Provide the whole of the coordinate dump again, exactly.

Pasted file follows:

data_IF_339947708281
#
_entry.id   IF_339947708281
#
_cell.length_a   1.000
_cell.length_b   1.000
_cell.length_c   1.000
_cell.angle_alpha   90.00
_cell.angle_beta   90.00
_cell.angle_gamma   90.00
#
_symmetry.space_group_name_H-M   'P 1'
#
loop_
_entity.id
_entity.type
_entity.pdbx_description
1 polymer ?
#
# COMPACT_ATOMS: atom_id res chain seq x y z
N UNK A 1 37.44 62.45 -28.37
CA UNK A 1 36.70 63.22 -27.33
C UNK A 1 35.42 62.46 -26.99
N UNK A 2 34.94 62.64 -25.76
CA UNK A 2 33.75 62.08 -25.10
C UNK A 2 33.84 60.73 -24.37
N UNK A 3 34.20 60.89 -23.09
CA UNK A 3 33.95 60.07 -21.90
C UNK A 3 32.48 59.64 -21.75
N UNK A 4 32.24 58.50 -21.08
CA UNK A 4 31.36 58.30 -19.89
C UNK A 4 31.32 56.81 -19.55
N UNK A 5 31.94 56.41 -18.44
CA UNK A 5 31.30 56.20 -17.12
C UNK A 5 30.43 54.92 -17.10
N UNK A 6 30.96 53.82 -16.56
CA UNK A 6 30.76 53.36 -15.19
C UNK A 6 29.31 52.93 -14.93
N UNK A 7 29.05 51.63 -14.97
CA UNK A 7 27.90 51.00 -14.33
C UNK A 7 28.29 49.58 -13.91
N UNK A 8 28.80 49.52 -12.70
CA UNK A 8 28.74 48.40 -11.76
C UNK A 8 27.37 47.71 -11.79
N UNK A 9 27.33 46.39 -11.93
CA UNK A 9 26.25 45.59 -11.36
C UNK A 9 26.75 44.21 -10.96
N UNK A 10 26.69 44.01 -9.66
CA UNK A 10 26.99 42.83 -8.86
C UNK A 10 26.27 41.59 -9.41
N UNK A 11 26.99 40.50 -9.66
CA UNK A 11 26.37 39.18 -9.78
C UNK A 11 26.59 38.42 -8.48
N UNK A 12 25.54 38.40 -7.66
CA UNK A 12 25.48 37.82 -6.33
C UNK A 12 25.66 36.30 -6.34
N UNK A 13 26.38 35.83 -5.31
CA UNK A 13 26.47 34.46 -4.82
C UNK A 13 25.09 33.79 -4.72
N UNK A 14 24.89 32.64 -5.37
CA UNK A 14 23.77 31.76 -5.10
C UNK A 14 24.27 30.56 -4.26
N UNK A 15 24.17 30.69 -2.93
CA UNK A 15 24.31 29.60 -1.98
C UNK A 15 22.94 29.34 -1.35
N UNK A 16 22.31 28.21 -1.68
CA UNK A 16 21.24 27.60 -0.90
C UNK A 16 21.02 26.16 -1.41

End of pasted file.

data_IF_339947708281
#
_entry.id   IF_339947708281
#
_cell.length_a   1.000
_cell.length_b   1.000
_cell.length_c   1.000
_cell.angle_alpha   90.00
_cell.angle_beta   90.00
_cell.angle_gamma   90.00
#
_symmetry.space_group_name_H-M   'P 1'
#
loop_
_entity.id
_entity.type
_entity.pdbx_description
1 polymer ?
#
# COMPACT_ATOMS: atom_id res chain seq x y z
N UNK A 1 37.44 62.45 -28.37
CA UNK A 1 36.70 63.22 -27.33
C UNK A 1 35.42 62.46 -26.99
N UNK A 2 34.94 62.64 -25.76
CA UNK A 2 33.75 62.08 -25.10
C UNK A 2 33.84 60.73 -24.37
N UNK A 3 34.20 60.89 -23.09
CA UNK A 3 33.95 60.07 -21.90
C UNK A 3 32.48 59.64 -21.75
N UNK A 4 32.24 58.50 -21.08
CA UNK A 4 31.36 58.30 -19.89
C UNK A 4 31.32 56.81 -19.55
N UNK A 5 31.94 56.41 -18.44
CA UNK A 5 31.30 56.20 -17.12
C UNK A 5 30.43 54.92 -17.10
N UNK A 6 30.96 53.82 -16.56
CA UNK A 6 30.76 53.36 -15.19
C UNK A 6 29.31 52.93 -14.93
N UNK A 7 29.05 51.63 -14.97
CA UNK A 7 27.90 51.00 -14.33
C UNK A 7 28.29 49.58 -13.91
N UNK A 8 28.80 49.52 -12.70
CA UNK A 8 28.74 48.40 -11.76
C UNK A 8 27.37 47.71 -11.79
N UNK A 9 27.33 46.39 -11.93
CA UNK A 9 26.25 45.59 -11.36
C UNK A 9 26.75 44.21 -10.96
N UNK A 10 26.69 44.01 -9.66
CA UNK A 10 26.99 42.83 -8.86
C UNK A 10 26.27 41.59 -9.41
N UNK A 11 26.99 40.50 -9.66
CA UNK A 11 26.37 39.18 -9.78
C UNK A 11 26.59 38.42 -8.48
N UNK A 12 25.54 38.40 -7.66
CA UNK A 12 25.48 37.82 -6.33
C UNK A 12 25.66 36.30 -6.34
N UNK A 13 26.38 35.83 -5.31
CA UNK A 13 26.47 34.46 -4.82
C UNK A 13 25.09 33.79 -4.72
N UNK A 14 24.89 32.64 -5.37
CA UNK A 14 23.77 31.76 -5.10
C UNK A 14 24.27 30.56 -4.26
N UNK A 15 24.17 30.69 -2.93
CA UNK A 15 24.31 29.60 -1.98
C UNK A 15 22.94 29.34 -1.35
N UNK A 16 22.31 28.21 -1.68
CA UNK A 16 21.24 27.60 -0.90
C UNK A 16 21.02 26.16 -1.41